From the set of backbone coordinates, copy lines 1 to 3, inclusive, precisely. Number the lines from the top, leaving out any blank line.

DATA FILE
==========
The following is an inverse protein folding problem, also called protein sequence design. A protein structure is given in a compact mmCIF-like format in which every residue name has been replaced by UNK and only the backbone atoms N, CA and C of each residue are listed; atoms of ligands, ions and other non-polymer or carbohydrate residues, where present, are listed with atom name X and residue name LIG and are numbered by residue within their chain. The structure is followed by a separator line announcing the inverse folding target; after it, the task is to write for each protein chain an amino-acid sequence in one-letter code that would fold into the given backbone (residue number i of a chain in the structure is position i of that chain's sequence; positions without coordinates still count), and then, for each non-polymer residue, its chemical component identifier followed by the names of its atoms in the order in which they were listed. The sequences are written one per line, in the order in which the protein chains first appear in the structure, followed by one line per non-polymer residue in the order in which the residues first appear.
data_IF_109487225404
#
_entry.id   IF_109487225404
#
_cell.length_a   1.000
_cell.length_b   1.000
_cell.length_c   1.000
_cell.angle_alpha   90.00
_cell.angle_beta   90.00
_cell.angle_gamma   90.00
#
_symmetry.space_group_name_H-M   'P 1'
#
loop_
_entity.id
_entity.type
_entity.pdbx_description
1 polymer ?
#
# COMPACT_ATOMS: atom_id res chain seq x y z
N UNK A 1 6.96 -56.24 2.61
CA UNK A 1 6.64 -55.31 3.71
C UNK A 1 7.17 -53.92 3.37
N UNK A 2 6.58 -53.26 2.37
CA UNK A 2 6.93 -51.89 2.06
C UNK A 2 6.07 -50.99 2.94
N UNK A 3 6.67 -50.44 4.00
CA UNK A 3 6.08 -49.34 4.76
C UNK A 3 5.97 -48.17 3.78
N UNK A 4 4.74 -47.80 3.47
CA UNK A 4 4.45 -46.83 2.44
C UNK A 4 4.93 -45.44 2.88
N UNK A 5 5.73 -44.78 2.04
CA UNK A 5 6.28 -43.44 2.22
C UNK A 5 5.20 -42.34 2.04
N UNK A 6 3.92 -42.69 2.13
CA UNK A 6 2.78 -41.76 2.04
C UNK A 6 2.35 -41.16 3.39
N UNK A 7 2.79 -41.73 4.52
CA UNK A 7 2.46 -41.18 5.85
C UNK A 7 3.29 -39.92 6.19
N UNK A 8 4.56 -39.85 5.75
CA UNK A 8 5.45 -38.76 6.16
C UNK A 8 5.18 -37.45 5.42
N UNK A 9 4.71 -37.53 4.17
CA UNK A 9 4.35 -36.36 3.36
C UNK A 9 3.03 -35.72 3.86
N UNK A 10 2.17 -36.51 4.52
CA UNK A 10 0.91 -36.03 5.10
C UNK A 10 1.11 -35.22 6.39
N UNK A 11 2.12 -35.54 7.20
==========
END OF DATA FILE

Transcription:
The following is an inverse protein folding problem, also called protein sequence design. A protein structure is given in a compact mmCIF-like format in which every residue name has been replaced by UNK and only the backbone atoms N, CA and C of each residue are listed; atoms of ligands, ions and other non-polymer or carbohydrate residues, where present, are listed with atom name X and residue name LIG and are numbered by residue within their chain. The structure is followed by a separator line announcing the inverse folding target; after it, the task is to write for each protein chain an amino-acid sequence in one-letter code that would fold into the given backbone (residue number i of a chain in the structure is position i of that chain's sequence; positions without coordinates still count), and then, for each non-polymer residue, its chemical component identifier followed by the names of its atoms in the order in which they were listed. The sequences are written one per line, in the order in which the protein chains first appear in the structure, followed by one line per non-polymer residue in the order in which the residues first appear.
data_IF_109487225404
#